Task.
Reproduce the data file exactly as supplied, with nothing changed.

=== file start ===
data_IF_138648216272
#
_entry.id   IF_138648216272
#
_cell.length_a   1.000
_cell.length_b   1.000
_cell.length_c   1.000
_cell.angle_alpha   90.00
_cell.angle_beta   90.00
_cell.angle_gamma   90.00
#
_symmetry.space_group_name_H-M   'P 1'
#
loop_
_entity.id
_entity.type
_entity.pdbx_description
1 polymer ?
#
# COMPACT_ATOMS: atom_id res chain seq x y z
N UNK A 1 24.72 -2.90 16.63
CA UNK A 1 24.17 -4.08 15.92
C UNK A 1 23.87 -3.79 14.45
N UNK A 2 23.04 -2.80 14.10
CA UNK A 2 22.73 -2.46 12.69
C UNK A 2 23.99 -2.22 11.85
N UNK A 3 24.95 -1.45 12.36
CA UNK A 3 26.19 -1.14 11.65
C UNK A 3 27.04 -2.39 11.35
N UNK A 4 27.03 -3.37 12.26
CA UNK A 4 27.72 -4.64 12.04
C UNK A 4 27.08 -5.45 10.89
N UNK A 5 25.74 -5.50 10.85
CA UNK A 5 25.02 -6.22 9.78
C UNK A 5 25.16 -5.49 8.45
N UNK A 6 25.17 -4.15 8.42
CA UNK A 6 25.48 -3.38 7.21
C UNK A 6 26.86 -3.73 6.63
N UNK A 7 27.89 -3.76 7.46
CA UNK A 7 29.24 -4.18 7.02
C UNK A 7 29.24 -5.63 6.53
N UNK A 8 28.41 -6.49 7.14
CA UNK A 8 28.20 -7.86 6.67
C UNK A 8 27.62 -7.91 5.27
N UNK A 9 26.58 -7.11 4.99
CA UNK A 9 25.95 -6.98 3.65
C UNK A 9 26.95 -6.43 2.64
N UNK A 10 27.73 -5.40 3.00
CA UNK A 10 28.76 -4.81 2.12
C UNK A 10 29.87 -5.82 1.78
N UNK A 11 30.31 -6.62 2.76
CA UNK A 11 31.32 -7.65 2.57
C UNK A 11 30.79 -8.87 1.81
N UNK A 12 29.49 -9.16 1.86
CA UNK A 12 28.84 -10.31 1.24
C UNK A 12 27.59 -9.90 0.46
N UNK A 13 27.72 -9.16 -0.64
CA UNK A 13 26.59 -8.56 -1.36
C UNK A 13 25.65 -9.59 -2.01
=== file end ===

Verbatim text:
data_IF_138648216272
#
_entry.id   IF_138648216272
#
_cell.length_a   1.000
_cell.length_b   1.000
_cell.length_c   1.000
_cell.angle_alpha   90.00
_cell.angle_beta   90.00
_cell.angle_gamma   90.00
#
_symmetry.space_group_name_H-M   'P 1'
#
loop_
_entity.id
_entity.type
_entity.pdbx_description
1 polymer ?
#
# COMPACT_ATOMS: atom_id res chain seq x y z
N UNK A 1 24.72 -2.90 16.63
CA UNK A 1 24.17 -4.08 15.92
C UNK A 1 23.87 -3.79 14.45
N UNK A 2 23.04 -2.80 14.10
CA UNK A 2 22.73 -2.46 12.69
C UNK A 2 23.99 -2.22 11.85
N UNK A 3 24.95 -1.45 12.36
CA UNK A 3 26.19 -1.14 11.65
C UNK A 3 27.04 -2.39 11.35
N UNK A 4 27.03 -3.37 12.26
CA UNK A 4 27.72 -4.64 12.04
C UNK A 4 27.08 -5.45 10.89
N UNK A 5 25.74 -5.50 10.85
CA UNK A 5 25.02 -6.22 9.78
C UNK A 5 25.16 -5.49 8.45
N UNK A 6 25.17 -4.15 8.42
CA UNK A 6 25.48 -3.38 7.21
C UNK A 6 26.86 -3.73 6.63
N UNK A 7 27.89 -3.76 7.46
CA UNK A 7 29.24 -4.18 7.02
C UNK A 7 29.24 -5.63 6.53
N UNK A 8 28.41 -6.49 7.14
CA UNK A 8 28.20 -7.86 6.67
C UNK A 8 27.62 -7.91 5.27
N UNK A 9 26.58 -7.11 4.99
CA UNK A 9 25.95 -6.98 3.65
C UNK A 9 26.95 -6.43 2.64
N UNK A 10 27.73 -5.40 3.00
CA UNK A 10 28.76 -4.81 2.12
C UNK A 10 29.87 -5.82 1.78
N UNK A 11 30.31 -6.62 2.76
CA UNK A 11 31.32 -7.65 2.57
C UNK A 11 30.79 -8.87 1.81
N UNK A 12 29.49 -9.16 1.86
CA UNK A 12 28.84 -10.31 1.24
C UNK A 12 27.59 -9.90 0.46
N UNK A 13 27.72 -9.16 -0.64
CA UNK A 13 26.59 -8.56 -1.36
C UNK A 13 25.65 -9.59 -2.01